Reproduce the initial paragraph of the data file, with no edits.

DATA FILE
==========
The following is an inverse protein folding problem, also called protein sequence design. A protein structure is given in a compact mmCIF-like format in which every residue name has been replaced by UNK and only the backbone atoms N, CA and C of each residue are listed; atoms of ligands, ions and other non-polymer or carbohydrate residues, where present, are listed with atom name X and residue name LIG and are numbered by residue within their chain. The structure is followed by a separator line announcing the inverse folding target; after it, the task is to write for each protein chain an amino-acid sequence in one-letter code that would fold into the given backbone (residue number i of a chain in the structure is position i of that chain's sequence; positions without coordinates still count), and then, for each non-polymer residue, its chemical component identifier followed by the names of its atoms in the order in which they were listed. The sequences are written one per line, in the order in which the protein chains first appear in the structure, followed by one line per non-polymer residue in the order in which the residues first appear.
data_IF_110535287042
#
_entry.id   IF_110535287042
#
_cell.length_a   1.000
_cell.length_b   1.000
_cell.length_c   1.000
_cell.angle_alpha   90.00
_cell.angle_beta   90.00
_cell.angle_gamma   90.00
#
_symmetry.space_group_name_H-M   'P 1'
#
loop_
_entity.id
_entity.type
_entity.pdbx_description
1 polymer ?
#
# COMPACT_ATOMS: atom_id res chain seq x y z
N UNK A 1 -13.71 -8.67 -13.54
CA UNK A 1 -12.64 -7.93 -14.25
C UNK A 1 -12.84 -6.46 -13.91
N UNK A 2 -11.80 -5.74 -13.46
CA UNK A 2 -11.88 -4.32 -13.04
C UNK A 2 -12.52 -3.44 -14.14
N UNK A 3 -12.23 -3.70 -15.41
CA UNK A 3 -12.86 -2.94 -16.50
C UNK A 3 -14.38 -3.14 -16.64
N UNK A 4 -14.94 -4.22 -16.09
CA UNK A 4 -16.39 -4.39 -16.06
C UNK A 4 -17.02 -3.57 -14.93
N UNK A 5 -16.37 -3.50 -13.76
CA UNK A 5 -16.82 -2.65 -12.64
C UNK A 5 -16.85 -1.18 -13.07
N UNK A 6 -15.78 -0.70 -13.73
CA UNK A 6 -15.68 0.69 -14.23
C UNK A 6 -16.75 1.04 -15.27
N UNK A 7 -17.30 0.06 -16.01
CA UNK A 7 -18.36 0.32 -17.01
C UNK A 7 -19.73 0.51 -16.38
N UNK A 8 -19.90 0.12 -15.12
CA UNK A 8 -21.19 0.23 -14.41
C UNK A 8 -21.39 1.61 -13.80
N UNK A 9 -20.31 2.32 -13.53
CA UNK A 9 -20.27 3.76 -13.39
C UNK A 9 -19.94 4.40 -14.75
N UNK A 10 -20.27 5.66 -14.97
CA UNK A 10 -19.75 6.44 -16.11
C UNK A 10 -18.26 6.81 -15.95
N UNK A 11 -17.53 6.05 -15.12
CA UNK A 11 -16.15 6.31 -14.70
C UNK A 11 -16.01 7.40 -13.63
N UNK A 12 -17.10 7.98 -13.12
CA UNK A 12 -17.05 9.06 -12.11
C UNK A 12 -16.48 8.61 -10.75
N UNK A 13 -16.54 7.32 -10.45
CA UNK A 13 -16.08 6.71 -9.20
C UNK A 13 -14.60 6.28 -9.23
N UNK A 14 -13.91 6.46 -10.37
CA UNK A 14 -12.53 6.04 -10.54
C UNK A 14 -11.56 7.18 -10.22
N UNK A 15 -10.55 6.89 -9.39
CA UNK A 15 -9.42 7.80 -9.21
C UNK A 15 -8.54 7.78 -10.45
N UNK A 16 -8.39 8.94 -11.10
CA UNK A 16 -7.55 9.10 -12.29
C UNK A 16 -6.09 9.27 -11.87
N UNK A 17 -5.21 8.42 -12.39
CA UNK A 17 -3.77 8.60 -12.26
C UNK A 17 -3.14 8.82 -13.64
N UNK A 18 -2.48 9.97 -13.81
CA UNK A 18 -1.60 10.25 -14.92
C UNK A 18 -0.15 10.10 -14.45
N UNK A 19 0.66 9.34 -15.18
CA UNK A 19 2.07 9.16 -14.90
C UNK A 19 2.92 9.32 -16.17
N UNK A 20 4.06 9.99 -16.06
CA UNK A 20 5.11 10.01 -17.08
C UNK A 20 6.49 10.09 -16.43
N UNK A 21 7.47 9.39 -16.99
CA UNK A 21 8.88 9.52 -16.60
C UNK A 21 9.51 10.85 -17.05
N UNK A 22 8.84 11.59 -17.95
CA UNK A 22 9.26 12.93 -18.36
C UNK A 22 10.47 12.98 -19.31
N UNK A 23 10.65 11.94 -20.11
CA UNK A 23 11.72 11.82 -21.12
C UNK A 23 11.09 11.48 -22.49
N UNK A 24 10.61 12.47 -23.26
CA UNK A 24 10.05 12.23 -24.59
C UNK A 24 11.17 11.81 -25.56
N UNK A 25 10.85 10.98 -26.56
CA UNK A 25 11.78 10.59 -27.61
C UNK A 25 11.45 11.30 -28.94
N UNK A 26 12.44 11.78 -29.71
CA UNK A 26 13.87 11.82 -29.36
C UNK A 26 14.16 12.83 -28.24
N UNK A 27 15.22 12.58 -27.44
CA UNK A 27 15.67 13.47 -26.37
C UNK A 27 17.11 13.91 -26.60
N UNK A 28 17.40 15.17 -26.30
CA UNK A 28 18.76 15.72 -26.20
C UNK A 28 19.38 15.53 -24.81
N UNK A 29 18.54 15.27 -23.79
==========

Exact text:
The following is an inverse protein folding problem, also called protein sequence design. A protein structure is given in a compact mmCIF-like format in which every residue name has been replaced by UNK and only the backbone atoms N, CA and C of each residue are listed; atoms of ligands, ions and other non-polymer or carbohydrate residues, where present, are listed with atom name X and residue name LIG and are numbered by residue within their chain. The structure is followed by a separator line announcing the inverse folding target; after it, the task is to write for each protein chain an amino-acid sequence in one-letter code that would fold into the given backbone (residue number i of a chain in the structure is position i of that chain's sequence; positions without coordinates still count), and then, for each non-polymer residue, its chemical component identifier followed by the names of its atoms in the order in which they were listed. The sequences are written one per line, in the order in which the protein chains first appear in the structure, followed by one line per non-polymer residue in the order in which the residues first appear.